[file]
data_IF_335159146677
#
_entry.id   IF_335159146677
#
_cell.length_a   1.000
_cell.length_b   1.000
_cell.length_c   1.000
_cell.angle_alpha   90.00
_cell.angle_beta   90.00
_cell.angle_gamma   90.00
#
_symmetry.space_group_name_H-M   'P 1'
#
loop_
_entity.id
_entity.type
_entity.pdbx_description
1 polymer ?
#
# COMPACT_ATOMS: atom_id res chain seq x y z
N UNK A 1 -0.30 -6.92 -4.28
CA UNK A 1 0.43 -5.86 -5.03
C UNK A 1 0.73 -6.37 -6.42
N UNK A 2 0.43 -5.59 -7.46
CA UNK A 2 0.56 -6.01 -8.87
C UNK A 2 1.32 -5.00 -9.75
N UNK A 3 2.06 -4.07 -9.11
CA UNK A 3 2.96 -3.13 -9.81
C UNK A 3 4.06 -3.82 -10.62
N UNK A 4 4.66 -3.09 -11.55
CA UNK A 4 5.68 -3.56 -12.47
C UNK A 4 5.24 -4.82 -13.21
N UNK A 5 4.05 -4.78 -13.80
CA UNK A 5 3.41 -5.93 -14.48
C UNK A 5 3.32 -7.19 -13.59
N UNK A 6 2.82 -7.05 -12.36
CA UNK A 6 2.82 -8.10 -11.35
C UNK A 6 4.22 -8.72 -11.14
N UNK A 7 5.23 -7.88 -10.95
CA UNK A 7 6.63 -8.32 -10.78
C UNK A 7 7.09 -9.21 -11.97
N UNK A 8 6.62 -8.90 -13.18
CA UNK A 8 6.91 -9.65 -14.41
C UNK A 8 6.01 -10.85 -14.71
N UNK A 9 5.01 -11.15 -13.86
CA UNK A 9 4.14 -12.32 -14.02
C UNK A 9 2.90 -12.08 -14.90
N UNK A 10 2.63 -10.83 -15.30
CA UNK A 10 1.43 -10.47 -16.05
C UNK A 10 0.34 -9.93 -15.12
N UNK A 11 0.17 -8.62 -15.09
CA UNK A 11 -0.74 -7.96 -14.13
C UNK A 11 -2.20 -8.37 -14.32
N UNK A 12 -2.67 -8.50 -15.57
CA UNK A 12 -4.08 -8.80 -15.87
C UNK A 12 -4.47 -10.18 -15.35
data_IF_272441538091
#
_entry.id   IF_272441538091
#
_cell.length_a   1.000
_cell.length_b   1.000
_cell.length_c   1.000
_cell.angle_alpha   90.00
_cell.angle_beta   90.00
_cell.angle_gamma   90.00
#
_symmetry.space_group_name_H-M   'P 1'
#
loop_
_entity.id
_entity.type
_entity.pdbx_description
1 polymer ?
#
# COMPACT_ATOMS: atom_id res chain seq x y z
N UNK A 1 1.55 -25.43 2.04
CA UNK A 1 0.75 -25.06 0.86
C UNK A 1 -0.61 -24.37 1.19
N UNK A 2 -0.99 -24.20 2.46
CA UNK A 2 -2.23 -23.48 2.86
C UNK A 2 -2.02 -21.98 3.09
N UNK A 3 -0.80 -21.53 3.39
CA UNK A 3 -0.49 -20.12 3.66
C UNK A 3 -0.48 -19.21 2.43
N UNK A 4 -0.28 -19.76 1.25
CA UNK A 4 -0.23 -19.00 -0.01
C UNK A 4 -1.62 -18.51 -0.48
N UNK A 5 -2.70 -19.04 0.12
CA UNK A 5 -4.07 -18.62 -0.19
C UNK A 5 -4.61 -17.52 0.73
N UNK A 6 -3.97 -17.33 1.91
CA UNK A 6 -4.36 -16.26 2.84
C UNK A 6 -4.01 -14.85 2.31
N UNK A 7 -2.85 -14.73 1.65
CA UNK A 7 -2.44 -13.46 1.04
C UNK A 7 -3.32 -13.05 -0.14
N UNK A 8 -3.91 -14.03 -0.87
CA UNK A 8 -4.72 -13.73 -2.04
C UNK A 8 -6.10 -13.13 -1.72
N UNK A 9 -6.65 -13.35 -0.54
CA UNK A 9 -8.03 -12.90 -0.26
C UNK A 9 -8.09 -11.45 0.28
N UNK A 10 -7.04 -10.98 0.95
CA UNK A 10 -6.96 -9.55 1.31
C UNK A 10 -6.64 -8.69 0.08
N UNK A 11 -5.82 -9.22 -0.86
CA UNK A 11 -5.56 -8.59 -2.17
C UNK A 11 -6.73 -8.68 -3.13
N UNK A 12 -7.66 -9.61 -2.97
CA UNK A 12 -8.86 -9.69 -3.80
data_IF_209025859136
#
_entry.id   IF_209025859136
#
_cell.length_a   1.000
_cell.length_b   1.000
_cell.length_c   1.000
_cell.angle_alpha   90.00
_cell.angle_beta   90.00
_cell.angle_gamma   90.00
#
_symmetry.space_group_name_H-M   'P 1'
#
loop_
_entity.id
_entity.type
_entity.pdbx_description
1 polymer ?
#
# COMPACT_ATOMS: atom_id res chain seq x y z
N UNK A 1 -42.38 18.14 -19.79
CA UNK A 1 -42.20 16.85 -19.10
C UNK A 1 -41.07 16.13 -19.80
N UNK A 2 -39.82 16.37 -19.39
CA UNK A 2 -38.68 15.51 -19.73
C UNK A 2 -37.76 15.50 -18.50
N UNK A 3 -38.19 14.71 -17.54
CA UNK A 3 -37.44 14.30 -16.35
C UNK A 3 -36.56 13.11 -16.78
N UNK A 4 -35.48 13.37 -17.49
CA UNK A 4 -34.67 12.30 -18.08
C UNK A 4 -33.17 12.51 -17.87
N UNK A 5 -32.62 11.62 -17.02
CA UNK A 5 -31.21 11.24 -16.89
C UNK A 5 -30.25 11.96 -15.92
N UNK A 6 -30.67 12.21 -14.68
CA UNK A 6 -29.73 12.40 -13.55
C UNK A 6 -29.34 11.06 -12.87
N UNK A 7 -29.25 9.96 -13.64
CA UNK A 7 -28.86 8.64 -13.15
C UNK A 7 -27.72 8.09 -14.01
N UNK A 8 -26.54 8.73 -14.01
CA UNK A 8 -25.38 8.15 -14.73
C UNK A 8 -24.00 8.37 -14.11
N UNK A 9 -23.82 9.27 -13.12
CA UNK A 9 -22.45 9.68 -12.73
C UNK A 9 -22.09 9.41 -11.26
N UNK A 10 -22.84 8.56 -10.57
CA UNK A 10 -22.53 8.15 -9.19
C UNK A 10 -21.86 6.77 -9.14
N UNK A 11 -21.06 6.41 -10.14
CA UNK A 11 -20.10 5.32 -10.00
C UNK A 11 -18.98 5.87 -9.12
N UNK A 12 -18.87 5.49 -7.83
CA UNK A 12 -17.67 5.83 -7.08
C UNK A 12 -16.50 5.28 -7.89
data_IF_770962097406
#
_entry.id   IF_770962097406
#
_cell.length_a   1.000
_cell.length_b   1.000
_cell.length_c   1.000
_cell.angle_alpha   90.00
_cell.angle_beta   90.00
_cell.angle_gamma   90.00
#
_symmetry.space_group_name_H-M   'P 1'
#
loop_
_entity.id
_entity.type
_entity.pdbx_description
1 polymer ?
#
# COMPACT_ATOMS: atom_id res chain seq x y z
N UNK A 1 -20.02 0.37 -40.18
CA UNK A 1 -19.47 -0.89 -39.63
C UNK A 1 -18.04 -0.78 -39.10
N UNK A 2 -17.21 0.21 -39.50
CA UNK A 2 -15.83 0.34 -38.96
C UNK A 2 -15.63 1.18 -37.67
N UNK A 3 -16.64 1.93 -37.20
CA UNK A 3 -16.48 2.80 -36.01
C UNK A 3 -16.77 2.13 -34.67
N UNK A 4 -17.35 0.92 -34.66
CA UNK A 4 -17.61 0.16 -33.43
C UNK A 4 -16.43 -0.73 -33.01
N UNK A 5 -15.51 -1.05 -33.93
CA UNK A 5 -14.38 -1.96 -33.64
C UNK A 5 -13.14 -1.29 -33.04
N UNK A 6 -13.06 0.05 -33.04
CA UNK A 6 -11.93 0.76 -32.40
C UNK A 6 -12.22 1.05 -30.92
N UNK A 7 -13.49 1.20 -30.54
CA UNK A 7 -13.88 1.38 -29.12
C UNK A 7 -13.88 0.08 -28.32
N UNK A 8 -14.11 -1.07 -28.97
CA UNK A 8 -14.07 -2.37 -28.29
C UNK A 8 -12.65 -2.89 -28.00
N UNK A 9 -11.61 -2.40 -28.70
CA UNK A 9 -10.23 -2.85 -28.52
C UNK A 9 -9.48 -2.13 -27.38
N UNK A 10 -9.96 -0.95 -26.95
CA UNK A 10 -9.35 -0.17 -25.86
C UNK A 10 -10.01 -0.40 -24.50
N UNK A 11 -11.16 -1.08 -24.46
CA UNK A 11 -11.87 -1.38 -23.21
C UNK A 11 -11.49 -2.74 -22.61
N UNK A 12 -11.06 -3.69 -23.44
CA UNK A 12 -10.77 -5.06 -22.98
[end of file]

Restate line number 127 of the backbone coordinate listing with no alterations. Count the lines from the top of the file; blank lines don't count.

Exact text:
_entity.type